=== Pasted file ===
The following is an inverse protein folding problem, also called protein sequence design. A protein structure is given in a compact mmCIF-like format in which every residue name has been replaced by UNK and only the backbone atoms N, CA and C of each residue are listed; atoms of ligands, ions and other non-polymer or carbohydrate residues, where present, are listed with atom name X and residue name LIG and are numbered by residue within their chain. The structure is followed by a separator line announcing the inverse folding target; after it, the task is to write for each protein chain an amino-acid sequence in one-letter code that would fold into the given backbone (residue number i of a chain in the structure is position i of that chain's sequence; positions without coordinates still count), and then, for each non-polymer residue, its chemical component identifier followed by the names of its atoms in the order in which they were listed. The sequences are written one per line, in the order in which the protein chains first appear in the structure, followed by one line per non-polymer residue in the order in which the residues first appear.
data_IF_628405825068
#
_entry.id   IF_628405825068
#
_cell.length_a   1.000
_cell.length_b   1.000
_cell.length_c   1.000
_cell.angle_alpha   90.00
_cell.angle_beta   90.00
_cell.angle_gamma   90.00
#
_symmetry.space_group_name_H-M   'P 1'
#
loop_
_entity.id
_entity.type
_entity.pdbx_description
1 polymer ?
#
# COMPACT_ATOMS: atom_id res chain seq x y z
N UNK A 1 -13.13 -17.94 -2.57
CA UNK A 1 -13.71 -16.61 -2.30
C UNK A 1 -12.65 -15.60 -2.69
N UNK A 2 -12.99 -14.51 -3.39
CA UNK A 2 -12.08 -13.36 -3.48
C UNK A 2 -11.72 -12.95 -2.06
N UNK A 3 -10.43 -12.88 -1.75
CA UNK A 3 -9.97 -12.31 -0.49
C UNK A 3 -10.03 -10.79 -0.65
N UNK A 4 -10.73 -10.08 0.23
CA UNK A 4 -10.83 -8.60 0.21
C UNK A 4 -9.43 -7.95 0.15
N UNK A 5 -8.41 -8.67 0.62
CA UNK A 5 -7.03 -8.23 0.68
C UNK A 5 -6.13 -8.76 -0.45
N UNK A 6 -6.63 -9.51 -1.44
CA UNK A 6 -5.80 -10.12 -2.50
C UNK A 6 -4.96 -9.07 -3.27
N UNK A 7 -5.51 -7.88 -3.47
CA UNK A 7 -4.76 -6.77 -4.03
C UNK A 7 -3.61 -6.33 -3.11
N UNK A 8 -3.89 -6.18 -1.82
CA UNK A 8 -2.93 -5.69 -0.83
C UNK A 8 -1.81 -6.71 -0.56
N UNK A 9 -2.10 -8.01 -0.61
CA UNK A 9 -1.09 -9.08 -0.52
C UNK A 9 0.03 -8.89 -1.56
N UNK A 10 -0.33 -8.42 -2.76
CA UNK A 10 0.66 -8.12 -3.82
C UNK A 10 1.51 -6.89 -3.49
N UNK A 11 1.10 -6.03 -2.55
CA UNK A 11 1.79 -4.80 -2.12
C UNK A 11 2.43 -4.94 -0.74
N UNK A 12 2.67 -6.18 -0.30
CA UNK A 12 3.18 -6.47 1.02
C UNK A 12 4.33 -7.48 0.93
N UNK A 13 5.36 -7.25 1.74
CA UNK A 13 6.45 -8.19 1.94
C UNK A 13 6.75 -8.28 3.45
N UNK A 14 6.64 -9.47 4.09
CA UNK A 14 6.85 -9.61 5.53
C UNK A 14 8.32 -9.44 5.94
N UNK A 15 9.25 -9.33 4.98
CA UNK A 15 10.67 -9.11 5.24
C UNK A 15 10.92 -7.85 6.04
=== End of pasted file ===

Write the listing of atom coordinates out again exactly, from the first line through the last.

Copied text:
The following is an inverse protein folding problem, also called protein sequence design. A protein structure is given in a compact mmCIF-like format in which every residue name has been replaced by UNK and only the backbone atoms N, CA and C of each residue are listed; atoms of ligands, ions and other non-polymer or carbohydrate residues, where present, are listed with atom name X and residue name LIG and are numbered by residue within their chain. The structure is followed by a separator line announcing the inverse folding target; after it, the task is to write for each protein chain an amino-acid sequence in one-letter code that would fold into the given backbone (residue number i of a chain in the structure is position i of that chain's sequence; positions without coordinates still count), and then, for each non-polymer residue, its chemical component identifier followed by the names of its atoms in the order in which they were listed. The sequences are written one per line, in the order in which the protein chains first appear in the structure, followed by one line per non-polymer residue in the order in which the residues first appear.
data_IF_628405825068
#
_entry.id   IF_628405825068
#
_cell.length_a   1.000
_cell.length_b   1.000
_cell.length_c   1.000
_cell.angle_alpha   90.00
_cell.angle_beta   90.00
_cell.angle_gamma   90.00
#
_symmetry.space_group_name_H-M   'P 1'
#
loop_
_entity.id
_entity.type
_entity.pdbx_description
1 polymer ?
#
# COMPACT_ATOMS: atom_id res chain seq x y z
N UNK A 1 -13.13 -17.94 -2.57
CA UNK A 1 -13.71 -16.61 -2.30
C UNK A 1 -12.65 -15.60 -2.69
N UNK A 2 -12.99 -14.51 -3.39
CA UNK A 2 -12.08 -13.36 -3.48
C UNK A 2 -11.72 -12.95 -2.06
N UNK A 3 -10.43 -12.88 -1.75
CA UNK A 3 -9.97 -12.31 -0.49
C UNK A 3 -10.03 -10.79 -0.65
N UNK A 4 -10.73 -10.08 0.23
CA UNK A 4 -10.83 -8.60 0.21
C UNK A 4 -9.43 -7.95 0.15
N UNK A 5 -8.41 -8.67 0.62
CA UNK A 5 -7.03 -8.23 0.68
C UNK A 5 -6.13 -8.76 -0.45
N UNK A 6 -6.63 -9.51 -1.44
CA UNK A 6 -5.80 -10.12 -2.50
C UNK A 6 -4.96 -9.07 -3.27
N UNK A 7 -5.51 -7.88 -3.47
CA UNK A 7 -4.76 -6.77 -4.03
C UNK A 7 -3.61 -6.33 -3.11
N UNK A 8 -3.89 -6.18 -1.82
CA UNK A 8 -2.93 -5.69 -0.83
C UNK A 8 -1.81 -6.71 -0.56
N UNK A 9 -2.10 -8.01 -0.61
CA UNK A 9 -1.09 -9.08 -0.52
C UNK A 9 0.03 -8.89 -1.56
N UNK A 10 -0.33 -8.42 -2.76
CA UNK A 10 0.66 -8.12 -3.82
C UNK A 10 1.51 -6.89 -3.49
N UNK A 11 1.10 -6.03 -2.55
CA UNK A 11 1.79 -4.80 -2.12
C UNK A 11 2.43 -4.94 -0.74
N UNK A 12 2.67 -6.18 -0.30
CA UNK A 12 3.18 -6.47 1.02
C UNK A 12 4.33 -7.48 0.93
N UNK A 13 5.36 -7.25 1.74
CA UNK A 13 6.45 -8.19 1.94
C UNK A 13 6.75 -8.28 3.45
N UNK A 14 6.64 -9.47 4.09
CA UNK A 14 6.85 -9.61 5.53
C UNK A 14 8.32 -9.44 5.94
N UNK A 15 9.25 -9.33 4.98
CA UNK A 15 10.67 -9.11 5.24
C UNK A 15 10.92 -7.85 6.04